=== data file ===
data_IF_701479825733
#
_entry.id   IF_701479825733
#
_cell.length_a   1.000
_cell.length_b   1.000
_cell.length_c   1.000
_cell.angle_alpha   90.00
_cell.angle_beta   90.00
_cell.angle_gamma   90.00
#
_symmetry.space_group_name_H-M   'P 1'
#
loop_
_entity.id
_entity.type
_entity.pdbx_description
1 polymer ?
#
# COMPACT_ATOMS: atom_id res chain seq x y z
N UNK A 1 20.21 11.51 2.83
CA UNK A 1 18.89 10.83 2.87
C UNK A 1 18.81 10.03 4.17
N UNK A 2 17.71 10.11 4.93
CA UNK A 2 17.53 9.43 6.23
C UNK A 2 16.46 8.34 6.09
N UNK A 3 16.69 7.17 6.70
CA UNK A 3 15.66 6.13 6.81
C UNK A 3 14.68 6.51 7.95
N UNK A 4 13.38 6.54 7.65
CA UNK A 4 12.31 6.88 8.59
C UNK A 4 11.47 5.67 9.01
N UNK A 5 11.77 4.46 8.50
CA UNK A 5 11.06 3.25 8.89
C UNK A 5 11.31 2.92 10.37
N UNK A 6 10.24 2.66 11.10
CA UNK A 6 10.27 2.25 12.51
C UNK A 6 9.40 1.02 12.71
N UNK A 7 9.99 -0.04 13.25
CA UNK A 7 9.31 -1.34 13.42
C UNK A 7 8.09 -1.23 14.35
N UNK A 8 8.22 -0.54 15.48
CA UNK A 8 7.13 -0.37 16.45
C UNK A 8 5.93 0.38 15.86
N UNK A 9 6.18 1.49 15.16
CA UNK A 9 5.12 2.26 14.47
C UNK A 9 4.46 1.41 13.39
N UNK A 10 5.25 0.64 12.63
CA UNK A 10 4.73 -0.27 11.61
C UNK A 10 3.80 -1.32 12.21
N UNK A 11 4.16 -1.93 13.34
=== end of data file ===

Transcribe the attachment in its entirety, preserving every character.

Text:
data_IF_701479825733
#
_entry.id   IF_701479825733
#
_cell.length_a   1.000
_cell.length_b   1.000
_cell.length_c   1.000
_cell.angle_alpha   90.00
_cell.angle_beta   90.00
_cell.angle_gamma   90.00
#
_symmetry.space_group_name_H-M   'P 1'
#
loop_
_entity.id
_entity.type
_entity.pdbx_description
1 polymer ?
#
# COMPACT_ATOMS: atom_id res chain seq x y z
N UNK A 1 20.21 11.51 2.83
CA UNK A 1 18.89 10.83 2.87
C UNK A 1 18.81 10.03 4.17
N UNK A 2 17.71 10.11 4.93
CA UNK A 2 17.53 9.43 6.23
C UNK A 2 16.46 8.34 6.09
N UNK A 3 16.69 7.17 6.70
CA UNK A 3 15.66 6.13 6.81
C UNK A 3 14.68 6.51 7.95
N UNK A 4 13.38 6.54 7.65
CA UNK A 4 12.31 6.88 8.59
C UNK A 4 11.47 5.67 9.01
N UNK A 5 11.77 4.46 8.50
CA UNK A 5 11.06 3.25 8.89
C UNK A 5 11.31 2.92 10.37
N UNK A 6 10.24 2.66 11.10
CA UNK A 6 10.27 2.25 12.51
C UNK A 6 9.40 1.02 12.71
N UNK A 7 9.99 -0.04 13.25
CA UNK A 7 9.31 -1.34 13.42
C UNK A 7 8.09 -1.23 14.35
N UNK A 8 8.22 -0.54 15.48
CA UNK A 8 7.13 -0.37 16.45
C UNK A 8 5.93 0.38 15.86
N UNK A 9 6.18 1.49 15.16
CA UNK A 9 5.12 2.26 14.47
C UNK A 9 4.46 1.41 13.39
N UNK A 10 5.25 0.64 12.63
CA UNK A 10 4.73 -0.27 11.61
C UNK A 10 3.80 -1.32 12.21
N UNK A 11 4.16 -1.93 13.34